70 College Presidents Make Over $1 Million In Total Compensation

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Zachery Schmidt Contributor
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As college tuition continues to increase, so does the total compensation for college presidents.

College presidents make an astronomical amount of money. There are 70 college presidents — 12 at public schools and 58 at private — who make over $1 million, according to the Chronicle of Higher Education.

Public college statistics originate from the 2016–2017 school year, and the private college statistics come from 2015 numbers.

“It is one of the great questions. When universities and colleges are complaining how hard it is to control costs, you have to wonder why their high-ranking executives are being paid like captains of industry,” Frederick Hess, American Enterprise Institute’s director of education policy, told the Daily Caller.

The top public college president’s total compensation belonged to James Ramsey, the former president at the University of Louisville. He made more than $4 million in the 2016–2017 year and had the highest total compensation by over $2 million; the next closest one belonged to former Auburn University President Jay Gogue who made $1.8 million.

The top private college president’s total compensation award went to University of Wake Forest President Nathan Hatch who made $4 million in 2015. James Wagner, the former president at Emory University, had the second-highest total compensation at $3.5 million.

The top 10 presidents at private colleges had individual compensations of over $2 million.

Public university presidents’ total compensation has skyrocketed since the 2009–2010 school year. At this point, Gordon Gee, the former president at Ohio State, collected more than $1 million. The former president of Louisville only made $314,037 in total compensation during this school year.

Private schools had only nine presidents who made over $1 million in 2008. Wake Forest’s president at this time made $646,413.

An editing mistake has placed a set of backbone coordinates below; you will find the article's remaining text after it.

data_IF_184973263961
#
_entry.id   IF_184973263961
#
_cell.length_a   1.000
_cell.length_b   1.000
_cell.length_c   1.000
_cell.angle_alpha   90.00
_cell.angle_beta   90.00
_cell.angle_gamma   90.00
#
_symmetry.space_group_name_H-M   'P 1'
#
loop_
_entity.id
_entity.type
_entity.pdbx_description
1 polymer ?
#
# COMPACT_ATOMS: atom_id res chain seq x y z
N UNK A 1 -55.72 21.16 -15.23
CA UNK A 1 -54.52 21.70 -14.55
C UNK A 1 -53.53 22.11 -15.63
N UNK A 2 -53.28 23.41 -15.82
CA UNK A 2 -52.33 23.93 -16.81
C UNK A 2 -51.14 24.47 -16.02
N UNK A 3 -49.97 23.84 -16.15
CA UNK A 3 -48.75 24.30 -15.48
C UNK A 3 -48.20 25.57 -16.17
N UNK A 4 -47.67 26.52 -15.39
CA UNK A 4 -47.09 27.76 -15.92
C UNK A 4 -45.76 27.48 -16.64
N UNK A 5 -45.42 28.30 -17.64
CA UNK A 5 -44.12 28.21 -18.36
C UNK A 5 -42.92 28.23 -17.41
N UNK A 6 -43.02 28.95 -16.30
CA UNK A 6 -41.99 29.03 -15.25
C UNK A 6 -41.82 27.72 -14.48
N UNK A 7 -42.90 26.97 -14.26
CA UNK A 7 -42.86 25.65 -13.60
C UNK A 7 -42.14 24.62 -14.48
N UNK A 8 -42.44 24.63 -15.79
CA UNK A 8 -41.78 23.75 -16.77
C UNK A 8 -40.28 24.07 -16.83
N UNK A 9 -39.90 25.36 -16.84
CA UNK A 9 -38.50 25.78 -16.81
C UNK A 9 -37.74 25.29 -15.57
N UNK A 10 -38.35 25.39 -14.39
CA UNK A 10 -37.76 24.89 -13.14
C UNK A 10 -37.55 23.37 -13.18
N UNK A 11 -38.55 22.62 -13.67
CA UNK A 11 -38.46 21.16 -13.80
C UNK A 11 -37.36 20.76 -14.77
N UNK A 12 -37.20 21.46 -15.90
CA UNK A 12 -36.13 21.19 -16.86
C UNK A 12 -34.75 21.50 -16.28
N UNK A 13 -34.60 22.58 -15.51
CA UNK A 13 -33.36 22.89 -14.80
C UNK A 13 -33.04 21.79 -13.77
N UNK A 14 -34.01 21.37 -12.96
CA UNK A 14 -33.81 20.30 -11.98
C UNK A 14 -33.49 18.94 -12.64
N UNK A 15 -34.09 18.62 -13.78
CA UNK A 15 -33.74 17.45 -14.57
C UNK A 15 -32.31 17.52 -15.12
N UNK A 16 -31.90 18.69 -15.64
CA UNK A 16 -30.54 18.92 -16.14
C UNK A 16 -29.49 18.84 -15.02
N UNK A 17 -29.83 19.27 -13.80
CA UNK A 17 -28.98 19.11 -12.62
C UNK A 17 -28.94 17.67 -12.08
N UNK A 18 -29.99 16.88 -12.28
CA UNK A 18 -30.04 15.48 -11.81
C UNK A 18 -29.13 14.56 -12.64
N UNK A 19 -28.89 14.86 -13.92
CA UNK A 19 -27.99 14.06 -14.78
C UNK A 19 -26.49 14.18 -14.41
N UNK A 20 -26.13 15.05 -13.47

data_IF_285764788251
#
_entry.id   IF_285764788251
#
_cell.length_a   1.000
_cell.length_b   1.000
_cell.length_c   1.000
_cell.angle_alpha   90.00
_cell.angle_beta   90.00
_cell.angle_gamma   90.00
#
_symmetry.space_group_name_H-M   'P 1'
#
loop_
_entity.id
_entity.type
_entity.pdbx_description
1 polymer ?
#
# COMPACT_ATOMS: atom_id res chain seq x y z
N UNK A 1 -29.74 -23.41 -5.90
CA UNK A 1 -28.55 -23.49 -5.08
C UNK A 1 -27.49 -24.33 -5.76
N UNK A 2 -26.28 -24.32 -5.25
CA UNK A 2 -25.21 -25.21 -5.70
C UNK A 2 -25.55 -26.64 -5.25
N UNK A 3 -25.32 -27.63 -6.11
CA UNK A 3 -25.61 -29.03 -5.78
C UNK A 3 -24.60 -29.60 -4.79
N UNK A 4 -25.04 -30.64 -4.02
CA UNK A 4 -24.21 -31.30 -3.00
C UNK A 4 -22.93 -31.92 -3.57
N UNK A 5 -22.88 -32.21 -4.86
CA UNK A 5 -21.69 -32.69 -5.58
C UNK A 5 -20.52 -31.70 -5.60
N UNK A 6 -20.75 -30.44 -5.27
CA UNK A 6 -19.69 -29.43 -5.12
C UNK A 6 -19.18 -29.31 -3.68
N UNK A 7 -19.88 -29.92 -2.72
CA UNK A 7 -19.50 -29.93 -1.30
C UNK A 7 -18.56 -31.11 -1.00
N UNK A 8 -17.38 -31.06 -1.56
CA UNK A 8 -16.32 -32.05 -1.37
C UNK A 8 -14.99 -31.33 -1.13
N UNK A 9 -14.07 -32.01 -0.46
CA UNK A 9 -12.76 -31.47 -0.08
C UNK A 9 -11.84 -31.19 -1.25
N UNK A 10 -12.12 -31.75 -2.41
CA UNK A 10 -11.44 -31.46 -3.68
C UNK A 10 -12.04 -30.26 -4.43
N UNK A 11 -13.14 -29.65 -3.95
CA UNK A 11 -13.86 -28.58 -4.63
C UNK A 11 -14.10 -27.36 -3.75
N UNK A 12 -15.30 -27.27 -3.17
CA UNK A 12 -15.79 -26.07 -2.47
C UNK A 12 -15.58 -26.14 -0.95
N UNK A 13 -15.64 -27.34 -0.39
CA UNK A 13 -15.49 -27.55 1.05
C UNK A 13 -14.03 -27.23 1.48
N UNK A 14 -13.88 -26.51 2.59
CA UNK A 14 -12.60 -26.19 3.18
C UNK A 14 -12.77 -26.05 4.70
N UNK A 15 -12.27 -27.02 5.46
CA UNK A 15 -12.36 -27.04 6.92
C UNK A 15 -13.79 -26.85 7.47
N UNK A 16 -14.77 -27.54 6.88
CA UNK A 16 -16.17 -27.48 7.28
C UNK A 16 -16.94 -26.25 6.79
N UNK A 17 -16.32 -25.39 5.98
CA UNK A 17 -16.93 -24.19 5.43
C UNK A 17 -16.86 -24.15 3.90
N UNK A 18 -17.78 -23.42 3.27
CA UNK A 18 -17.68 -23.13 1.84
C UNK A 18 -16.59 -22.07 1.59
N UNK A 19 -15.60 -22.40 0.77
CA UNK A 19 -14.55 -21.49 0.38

“The problem is that they are not paid so much, but a lot of these guys are paid at publically supported institutions. They are so flagrantly hypocritical,” Hess said. “The fact that they become extraordinarily wealthy while haranguing taxpayers and legislators.”

Base pay for college presidents has increased, but it has been what the Chronicle describes as “other pay” that makes up a substantial amount of president’s total compensation. The data describes this category as miscellaneous pay and benefits which includes severance payments, debt forgiveness and tax-gross-ups.

The average “other pay” for the top 10 public college presidents came to $791,895. For the top 10 private school presidents, the average was $1.2 million.

Hess said he couldn’t say if a president makes too much or too little. However, Hess called these people hypocrites in the generous compensation they take, while they lecture taxpayers and legislators about higher education investment.

Rising president’s total compensation corresponds with high tuition costs. In 2017, a degree at 38 colleges cost more than $250,000, which exceeds $65,000 a year, according to Business Insider.

Average costs of private and public colleges have increased since the 2008 recession. During the 2007-2008 school year, a private school’s average tuition cost $27,948 while a public school’s was $16,710 for out-of-state students and $6,468 for in-state students, according to US News.

US News calculated private tuition jumped 157 percent, out-of-state tuition increased 194 percent and in-state tuition elevated 237 percent in just 10 years.

Students spent anywhere from $80,000 to $130,000 to get a degree from a public or private school in 2017-2018.

Currently, America has $1.48 trillion student loan bubble, according to